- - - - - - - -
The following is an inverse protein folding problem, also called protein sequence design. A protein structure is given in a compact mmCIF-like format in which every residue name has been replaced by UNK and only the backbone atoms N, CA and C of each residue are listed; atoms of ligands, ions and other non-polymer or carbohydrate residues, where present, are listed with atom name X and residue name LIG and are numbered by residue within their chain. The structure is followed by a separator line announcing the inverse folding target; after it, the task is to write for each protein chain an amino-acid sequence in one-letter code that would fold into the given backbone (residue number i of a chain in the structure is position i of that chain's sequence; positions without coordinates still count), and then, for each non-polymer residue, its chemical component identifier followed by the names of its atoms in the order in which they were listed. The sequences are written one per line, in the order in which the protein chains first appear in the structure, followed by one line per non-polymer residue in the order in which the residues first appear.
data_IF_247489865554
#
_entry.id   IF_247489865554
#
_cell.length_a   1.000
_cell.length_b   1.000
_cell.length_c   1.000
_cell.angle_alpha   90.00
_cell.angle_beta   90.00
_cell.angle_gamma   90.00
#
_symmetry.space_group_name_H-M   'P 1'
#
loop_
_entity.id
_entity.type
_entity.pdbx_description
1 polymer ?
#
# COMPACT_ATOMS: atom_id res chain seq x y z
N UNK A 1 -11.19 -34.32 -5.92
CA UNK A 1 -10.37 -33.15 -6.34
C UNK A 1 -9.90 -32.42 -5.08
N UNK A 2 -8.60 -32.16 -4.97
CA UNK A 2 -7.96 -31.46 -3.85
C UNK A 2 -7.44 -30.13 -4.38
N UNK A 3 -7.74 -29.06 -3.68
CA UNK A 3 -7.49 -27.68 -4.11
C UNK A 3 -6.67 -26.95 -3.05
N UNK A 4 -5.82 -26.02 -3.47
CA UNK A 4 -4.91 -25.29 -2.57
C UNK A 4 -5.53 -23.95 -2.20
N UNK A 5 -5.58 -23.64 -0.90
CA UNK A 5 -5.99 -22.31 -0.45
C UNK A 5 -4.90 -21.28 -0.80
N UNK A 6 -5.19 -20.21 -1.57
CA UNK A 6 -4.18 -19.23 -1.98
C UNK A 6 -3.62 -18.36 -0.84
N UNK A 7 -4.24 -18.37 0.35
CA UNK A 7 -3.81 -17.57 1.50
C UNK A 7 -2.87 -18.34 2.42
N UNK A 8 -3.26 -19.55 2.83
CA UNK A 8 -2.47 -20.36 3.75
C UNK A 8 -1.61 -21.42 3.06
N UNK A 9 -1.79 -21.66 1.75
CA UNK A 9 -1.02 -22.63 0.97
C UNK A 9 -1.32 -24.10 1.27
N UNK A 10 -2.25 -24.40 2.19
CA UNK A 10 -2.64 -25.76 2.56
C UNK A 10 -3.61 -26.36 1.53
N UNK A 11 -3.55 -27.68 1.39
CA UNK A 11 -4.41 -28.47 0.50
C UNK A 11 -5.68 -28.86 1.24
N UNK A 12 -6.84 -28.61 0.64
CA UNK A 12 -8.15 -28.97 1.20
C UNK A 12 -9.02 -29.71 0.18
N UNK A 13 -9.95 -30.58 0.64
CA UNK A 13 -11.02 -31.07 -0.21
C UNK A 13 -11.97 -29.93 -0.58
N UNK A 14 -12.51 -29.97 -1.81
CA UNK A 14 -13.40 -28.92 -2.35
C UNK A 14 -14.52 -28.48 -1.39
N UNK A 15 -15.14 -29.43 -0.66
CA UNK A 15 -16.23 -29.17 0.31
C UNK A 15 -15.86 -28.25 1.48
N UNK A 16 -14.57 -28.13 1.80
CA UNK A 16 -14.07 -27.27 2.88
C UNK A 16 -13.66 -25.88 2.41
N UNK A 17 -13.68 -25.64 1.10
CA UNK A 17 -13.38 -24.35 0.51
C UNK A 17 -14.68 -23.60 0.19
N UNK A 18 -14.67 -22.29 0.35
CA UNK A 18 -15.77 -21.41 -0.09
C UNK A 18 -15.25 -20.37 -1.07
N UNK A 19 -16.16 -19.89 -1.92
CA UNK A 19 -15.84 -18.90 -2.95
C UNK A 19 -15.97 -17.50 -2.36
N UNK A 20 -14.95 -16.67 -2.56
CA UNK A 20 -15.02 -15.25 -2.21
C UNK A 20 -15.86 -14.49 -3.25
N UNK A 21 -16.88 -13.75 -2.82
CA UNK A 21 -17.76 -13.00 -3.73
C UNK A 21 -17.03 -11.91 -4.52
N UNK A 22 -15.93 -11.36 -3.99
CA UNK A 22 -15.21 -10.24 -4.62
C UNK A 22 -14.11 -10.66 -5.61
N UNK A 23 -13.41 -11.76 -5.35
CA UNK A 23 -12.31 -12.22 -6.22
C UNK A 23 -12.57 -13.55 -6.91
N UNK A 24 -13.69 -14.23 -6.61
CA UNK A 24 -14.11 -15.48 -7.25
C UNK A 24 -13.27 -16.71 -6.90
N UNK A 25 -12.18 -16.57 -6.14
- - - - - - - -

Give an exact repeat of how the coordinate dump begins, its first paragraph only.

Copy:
The following is an inverse protein folding problem, also called protein sequence design. A protein structure is given in a compact mmCIF-like format in which every residue name has been replaced by UNK and only the backbone atoms N, CA and C of each residue are listed; atoms of ligands, ions and other non-polymer or carbohydrate residues, where present, are listed with atom name X and residue name LIG and are numbered by residue within their chain. The structure is followed by a separator line announcing the inverse folding target; after it, the task is to write for each protein chain an amino-acid sequence in one-letter code that would fold into the given backbone (residue number i of a chain in the structure is position i of that chain's sequence; positions without coordinates still count), and then, for each non-polymer residue, its chemical component identifier followed by the names of its atoms in the order in which they were listed. The sequences are written one per line, in the order in which the protein chains first appear in the structure, followed by one line per non-polymer residue in the order in which the residues first appear.